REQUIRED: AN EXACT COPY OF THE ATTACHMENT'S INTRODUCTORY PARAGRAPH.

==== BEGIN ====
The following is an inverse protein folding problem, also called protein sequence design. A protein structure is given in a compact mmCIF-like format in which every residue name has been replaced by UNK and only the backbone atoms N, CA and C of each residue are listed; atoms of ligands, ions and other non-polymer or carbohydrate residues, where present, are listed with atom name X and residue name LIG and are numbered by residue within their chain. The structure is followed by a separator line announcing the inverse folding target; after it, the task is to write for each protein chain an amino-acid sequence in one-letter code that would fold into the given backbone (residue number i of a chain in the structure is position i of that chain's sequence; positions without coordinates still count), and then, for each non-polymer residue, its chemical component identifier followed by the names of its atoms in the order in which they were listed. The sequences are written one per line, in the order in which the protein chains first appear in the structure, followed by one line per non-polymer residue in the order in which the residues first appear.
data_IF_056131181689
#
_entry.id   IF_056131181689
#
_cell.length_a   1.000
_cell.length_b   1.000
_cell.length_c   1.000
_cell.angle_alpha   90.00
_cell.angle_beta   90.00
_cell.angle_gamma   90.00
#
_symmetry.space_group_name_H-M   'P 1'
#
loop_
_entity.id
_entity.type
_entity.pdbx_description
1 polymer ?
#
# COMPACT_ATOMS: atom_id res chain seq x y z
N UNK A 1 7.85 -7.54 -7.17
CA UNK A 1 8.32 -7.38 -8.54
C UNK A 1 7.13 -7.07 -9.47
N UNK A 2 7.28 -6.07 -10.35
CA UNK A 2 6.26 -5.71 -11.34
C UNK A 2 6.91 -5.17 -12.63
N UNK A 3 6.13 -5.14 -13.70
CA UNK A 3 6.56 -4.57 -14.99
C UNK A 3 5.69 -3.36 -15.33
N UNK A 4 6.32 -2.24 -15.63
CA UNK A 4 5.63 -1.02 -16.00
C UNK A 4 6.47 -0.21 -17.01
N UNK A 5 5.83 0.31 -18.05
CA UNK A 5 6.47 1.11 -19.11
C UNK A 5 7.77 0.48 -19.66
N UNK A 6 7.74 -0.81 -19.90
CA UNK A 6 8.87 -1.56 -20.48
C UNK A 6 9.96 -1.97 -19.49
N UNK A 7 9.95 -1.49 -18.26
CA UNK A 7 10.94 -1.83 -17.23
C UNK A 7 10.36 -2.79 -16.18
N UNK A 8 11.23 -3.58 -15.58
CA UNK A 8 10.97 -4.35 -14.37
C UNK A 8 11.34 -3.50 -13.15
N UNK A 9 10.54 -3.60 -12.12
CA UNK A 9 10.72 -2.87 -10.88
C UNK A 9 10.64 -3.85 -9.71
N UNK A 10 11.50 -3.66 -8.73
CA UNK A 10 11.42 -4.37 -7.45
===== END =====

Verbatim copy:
The following is an inverse protein folding problem, also called protein sequence design. A protein structure is given in a compact mmCIF-like format in which every residue name has been replaced by UNK and only the backbone atoms N, CA and C of each residue are listed; atoms of ligands, ions and other non-polymer or carbohydrate residues, where present, are listed with atom name X and residue name LIG and are numbered by residue within their chain. The structure is followed by a separator line announcing the inverse folding target; after it, the task is to write for each protein chain an amino-acid sequence in one-letter code that would fold into the given backbone (residue number i of a chain in the structure is position i of that chain's sequence; positions without coordinates still count), and then, for each non-polymer residue, its chemical component identifier followed by the names of its atoms in the order in which they were listed. The sequences are written one per line, in the order in which the protein chains first appear in the structure, followed by one line per non-polymer residue in the order in which the residues first appear.